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Quantum states cannot be transmitted efficiently classically

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In this talk I will discuss recent work showing that any classical communication protocol that can approximately simulate the result of applying an arbitrary measurement (held by one party) to a quantum state of n qubits (held by another) must transmit at least 2n bits, up to constant factors. The argument is based on proving a lower bound on the classical communication complexity of a distributed variant of the Fourier sampling problem. Two optimal quantum-classical separations follow as corollaries. First, a sampling problem which can be solved with one quantum query to the input, but which requires order-N classical queries for an input of size N. Second, a nonlocal task which can be solved using n Bell pairs, but for which any approximate classical solution must communicate 2n bits, up to constant factors.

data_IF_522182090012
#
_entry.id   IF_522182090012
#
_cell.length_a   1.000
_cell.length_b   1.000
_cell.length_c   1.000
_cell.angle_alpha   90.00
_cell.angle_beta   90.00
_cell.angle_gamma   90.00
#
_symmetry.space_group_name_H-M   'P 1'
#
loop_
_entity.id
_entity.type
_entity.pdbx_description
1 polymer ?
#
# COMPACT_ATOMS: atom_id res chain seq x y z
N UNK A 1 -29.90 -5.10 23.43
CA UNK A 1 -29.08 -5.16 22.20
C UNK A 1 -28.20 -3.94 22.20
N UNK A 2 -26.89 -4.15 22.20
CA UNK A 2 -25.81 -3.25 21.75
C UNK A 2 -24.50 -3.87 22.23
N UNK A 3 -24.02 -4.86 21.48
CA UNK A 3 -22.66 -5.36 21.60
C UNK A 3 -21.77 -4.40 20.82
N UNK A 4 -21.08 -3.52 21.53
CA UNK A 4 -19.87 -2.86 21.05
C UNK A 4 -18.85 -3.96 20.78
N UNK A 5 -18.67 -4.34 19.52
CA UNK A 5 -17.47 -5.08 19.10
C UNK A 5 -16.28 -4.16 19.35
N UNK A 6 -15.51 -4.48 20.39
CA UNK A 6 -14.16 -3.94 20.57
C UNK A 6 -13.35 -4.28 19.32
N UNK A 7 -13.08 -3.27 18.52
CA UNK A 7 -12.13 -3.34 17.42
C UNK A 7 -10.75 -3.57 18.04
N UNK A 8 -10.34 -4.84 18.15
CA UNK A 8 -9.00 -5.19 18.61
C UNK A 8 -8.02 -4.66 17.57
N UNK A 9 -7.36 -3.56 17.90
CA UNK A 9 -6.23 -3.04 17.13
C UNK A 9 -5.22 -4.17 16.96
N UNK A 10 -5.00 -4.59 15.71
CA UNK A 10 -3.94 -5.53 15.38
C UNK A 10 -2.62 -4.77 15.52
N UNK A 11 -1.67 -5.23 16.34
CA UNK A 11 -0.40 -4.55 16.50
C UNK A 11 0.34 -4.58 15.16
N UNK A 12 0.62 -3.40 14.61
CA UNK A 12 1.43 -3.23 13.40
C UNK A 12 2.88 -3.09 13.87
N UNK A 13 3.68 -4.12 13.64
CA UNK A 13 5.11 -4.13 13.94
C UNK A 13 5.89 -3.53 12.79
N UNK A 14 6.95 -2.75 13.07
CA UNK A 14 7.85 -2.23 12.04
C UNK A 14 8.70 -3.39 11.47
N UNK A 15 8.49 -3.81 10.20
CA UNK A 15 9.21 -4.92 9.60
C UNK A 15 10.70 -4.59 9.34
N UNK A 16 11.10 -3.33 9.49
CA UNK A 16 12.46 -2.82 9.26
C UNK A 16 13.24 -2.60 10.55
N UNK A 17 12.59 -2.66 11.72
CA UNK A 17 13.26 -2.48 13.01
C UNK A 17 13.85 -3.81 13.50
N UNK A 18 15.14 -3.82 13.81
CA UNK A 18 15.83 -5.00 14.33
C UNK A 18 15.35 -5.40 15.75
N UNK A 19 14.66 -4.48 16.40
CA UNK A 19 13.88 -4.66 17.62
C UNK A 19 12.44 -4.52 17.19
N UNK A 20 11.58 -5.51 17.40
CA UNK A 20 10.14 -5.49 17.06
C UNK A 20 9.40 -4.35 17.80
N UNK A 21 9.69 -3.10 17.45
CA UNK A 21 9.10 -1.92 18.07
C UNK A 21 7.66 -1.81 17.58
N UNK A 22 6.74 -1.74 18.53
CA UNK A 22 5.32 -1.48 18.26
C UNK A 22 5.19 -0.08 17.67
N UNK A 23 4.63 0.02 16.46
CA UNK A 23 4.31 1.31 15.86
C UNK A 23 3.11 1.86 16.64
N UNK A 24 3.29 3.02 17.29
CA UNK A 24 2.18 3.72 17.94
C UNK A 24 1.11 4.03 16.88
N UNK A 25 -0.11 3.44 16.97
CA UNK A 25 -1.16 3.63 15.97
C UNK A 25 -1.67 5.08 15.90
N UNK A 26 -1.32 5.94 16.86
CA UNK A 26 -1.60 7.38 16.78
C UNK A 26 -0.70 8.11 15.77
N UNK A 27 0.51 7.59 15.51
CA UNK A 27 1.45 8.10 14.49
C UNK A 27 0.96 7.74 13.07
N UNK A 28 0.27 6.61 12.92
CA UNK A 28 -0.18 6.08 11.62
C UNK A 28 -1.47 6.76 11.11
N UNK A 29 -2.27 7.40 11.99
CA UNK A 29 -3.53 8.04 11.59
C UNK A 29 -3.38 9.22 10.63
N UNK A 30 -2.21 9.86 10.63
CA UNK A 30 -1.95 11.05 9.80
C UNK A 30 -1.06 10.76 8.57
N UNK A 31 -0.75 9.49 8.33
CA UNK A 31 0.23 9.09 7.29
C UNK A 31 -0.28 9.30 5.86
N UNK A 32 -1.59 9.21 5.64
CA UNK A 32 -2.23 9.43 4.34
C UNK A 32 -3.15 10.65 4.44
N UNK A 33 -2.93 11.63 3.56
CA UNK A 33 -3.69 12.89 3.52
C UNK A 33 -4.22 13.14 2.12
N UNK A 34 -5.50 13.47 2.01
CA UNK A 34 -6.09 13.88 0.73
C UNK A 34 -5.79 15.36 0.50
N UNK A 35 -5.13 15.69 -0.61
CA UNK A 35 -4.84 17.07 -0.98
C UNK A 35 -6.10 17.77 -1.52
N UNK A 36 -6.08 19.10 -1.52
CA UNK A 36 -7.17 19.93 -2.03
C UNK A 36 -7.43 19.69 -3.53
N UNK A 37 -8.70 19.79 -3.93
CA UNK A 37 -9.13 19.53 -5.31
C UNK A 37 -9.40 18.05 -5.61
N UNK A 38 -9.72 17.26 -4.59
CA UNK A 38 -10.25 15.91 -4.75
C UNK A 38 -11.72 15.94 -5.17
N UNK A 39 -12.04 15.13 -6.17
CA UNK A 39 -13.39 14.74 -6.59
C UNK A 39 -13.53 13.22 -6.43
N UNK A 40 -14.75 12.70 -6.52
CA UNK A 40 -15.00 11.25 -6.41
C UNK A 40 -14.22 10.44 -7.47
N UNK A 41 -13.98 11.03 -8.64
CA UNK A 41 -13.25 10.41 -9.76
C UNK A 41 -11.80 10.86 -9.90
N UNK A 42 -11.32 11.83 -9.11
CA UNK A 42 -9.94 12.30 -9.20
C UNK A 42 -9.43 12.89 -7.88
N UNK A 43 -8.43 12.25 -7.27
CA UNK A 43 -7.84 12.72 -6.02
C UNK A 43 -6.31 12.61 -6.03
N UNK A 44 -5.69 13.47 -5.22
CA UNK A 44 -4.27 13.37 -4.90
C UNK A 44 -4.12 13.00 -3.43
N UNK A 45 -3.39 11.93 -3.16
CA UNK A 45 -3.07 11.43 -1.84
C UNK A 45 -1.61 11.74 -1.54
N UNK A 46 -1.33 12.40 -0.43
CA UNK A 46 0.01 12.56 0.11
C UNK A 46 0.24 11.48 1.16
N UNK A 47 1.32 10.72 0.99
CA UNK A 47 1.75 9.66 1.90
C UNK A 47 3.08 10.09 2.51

The talk will be based on the paper arXiv:1612.06546.

This talk is part of the CQIF Seminar series.

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